Archive for 'History'

From slaughterhouse to schoolhouse

From slaughterhouse to schoolhouse

By Derrick Perkins It’s not quite striking pay dirt, but archeologists combing over the future site of the re-imagined Jefferson-Houston School may have found the remains of a long-buried slaughterhouse. An archeological survey conducted by URS, [...]

Wartime tragedy fuels tale of the high seas

Wartime tragedy fuels tale of the high seas

By Derrick Perkins Local author Stephen Hayes’ first novel isn’t strictly a Vietnam War story, but the tale is born from his time serving on a swift boat a continent away more than 40 years ago. [...]

Author documents life and times of gun-toting prosecutor

Author documents life and times of gun-toting prosecutor

By Derrick Perkins After scaring up a compendium of local ghost stories and detailing the Port City’s history in the District, Alexandria newshound Michael Lee Pope has turned to Northern Virginia’s seedy past in his latest [...]

Parker-Gray residents reshape home improvement guidelines

Parker-Gray residents reshape home improvement guidelines

Home improvement regulations long seen by Parker-Gray residents as onerous and overly restrictive are poised for an overhaul. Like their neighbors in the Old and Historic Alexandria District, residents in the Parker-Gray Historic District must adhere [...]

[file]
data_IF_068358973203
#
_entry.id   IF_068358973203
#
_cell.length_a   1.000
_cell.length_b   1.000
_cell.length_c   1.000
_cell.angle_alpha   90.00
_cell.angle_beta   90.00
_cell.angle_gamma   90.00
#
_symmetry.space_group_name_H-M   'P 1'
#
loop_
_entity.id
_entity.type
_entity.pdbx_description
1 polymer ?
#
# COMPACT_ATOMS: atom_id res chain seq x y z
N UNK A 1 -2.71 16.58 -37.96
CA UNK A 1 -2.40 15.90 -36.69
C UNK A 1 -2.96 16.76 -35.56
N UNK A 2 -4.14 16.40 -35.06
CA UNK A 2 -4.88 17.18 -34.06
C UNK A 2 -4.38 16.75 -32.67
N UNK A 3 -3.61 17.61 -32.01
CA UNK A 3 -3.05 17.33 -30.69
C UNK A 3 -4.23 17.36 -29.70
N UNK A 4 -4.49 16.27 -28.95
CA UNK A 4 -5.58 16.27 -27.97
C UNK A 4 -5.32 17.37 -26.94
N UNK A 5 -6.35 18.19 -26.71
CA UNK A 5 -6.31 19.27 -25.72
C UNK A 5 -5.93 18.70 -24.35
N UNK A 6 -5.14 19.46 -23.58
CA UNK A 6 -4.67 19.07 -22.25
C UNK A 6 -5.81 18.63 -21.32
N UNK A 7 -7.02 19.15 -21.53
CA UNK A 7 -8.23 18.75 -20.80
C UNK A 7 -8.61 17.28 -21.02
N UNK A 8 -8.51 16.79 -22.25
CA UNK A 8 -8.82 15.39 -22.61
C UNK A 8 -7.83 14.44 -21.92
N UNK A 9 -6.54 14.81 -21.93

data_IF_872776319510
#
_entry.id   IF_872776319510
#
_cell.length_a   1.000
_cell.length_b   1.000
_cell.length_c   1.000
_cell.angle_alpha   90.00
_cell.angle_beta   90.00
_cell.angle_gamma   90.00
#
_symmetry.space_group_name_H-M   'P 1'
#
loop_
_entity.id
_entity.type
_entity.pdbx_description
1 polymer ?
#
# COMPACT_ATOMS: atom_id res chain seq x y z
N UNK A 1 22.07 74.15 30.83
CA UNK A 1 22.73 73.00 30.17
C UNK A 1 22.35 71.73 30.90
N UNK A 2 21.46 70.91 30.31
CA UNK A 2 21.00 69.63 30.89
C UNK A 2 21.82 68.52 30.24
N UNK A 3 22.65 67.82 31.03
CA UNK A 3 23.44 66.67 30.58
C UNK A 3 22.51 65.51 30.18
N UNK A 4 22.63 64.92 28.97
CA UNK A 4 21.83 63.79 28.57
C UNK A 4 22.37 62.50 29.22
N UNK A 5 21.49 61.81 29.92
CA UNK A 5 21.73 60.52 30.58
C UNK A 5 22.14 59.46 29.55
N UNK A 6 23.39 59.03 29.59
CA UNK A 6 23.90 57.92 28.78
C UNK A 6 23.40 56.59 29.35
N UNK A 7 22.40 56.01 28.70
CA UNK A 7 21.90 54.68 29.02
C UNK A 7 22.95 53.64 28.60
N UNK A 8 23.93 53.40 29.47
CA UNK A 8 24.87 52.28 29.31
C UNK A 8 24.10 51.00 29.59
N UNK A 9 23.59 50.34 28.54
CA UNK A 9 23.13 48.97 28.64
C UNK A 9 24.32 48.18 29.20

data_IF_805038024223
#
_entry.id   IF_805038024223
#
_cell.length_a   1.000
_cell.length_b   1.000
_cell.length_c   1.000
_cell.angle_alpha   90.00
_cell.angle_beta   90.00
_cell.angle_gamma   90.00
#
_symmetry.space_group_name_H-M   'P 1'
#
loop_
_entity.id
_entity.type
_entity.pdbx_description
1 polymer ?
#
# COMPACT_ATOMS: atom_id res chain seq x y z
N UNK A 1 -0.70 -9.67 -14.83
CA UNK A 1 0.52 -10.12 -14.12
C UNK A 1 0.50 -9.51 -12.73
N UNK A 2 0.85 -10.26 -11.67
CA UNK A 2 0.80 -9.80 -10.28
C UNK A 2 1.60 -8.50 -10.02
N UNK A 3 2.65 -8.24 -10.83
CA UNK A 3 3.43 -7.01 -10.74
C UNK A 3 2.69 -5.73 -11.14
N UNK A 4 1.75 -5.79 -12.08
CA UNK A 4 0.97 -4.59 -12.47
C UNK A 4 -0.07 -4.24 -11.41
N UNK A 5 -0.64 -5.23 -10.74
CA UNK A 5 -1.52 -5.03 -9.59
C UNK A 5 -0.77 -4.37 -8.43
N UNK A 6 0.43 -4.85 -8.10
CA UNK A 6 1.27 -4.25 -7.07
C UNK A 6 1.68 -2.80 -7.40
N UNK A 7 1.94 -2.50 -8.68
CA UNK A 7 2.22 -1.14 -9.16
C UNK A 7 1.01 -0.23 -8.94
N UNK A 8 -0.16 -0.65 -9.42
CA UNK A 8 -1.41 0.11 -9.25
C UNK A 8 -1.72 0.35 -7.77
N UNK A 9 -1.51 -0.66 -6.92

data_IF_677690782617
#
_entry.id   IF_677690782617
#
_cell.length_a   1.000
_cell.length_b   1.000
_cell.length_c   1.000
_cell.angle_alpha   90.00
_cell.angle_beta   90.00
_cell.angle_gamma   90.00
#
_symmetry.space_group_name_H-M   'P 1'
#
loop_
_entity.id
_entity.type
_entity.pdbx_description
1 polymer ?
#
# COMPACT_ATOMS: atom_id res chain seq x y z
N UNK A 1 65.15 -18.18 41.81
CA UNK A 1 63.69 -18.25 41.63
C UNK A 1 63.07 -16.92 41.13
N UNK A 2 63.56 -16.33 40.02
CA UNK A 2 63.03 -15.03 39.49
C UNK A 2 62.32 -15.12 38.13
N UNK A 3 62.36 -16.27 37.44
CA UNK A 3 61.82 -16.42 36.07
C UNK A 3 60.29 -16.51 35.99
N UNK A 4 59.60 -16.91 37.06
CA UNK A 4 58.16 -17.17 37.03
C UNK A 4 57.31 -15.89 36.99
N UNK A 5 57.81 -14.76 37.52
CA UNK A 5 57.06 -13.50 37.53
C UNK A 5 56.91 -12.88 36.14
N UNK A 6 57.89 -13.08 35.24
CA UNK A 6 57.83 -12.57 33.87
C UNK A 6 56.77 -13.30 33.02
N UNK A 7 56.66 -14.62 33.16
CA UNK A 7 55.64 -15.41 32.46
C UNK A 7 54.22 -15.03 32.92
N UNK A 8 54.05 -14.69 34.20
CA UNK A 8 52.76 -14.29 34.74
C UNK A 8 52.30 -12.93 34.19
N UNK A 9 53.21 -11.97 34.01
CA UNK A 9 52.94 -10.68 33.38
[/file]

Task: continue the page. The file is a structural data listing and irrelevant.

Out of the Attic: Establishing Ivy Hill Cemetery

Out of the Attic: Establishing Ivy Hill Cemetery

In the early 19th century, the Alexandria Common Council prohibited opening new cemeteries. As a result, many churches established new burial grounds in a cluster along Wilkes Street. Around the same time, about a mile beyond [...]

Out of the Attic: The ‘megastructure’ at Northern Virginia Community College

Out of the Attic: The ‘megastructure’ at Northern Virginia Community College

Established in 1964, Northern Virginia Technical College opened in autumn of 1965 in a warehouse at Bailey’s Crossroads. The following year, the school was renamed Northern Virginia Community College (NVCC or NOVA, colloquially). Over the next [...]

City marks Washington’s birthday

City marks Washington’s birthday

British redcoats and German mercenaries squared off against a mix of colonial militia and Virginia infantry on the grassy slopes of Fort Ward Park Sunday, part of the weekend long birthday celebrations for the city’s most [...]

Out of the Attic: Where’s the beef? On the corner of Cameron and Henry.

Out of the Attic: Where’s the beef? On the corner of Cameron and Henry.

Armour and Company, a slaughterhouse and meat packing business established in Chicago in the 1860s, had an operation in Alexandria at the beginning of the 20thcentury. By 1909, the Armour facility at the corner of King [...]

Out of the Attic: The Swann-Daingerfield mansion on Prince Street

Out of the Attic: The Swann-Daingerfield mansion on Prince Street

Around 1802, Thomas Swann, a prominent Alexandria attorney who also served as the United States Attorney for the District of Columbia, built a two-story house at the southeast corner of Prince and South Columbus streets. The [...]

Remembering slavery in a city built on bondage

Remembering slavery in a city built on bondage

As Alexandria continues to explore and tout its rich Civil War history during the sesquicentennial, historians say the role of free blacks, slaves and slavery won’t be forgotten. The Port City remains well known as home [...]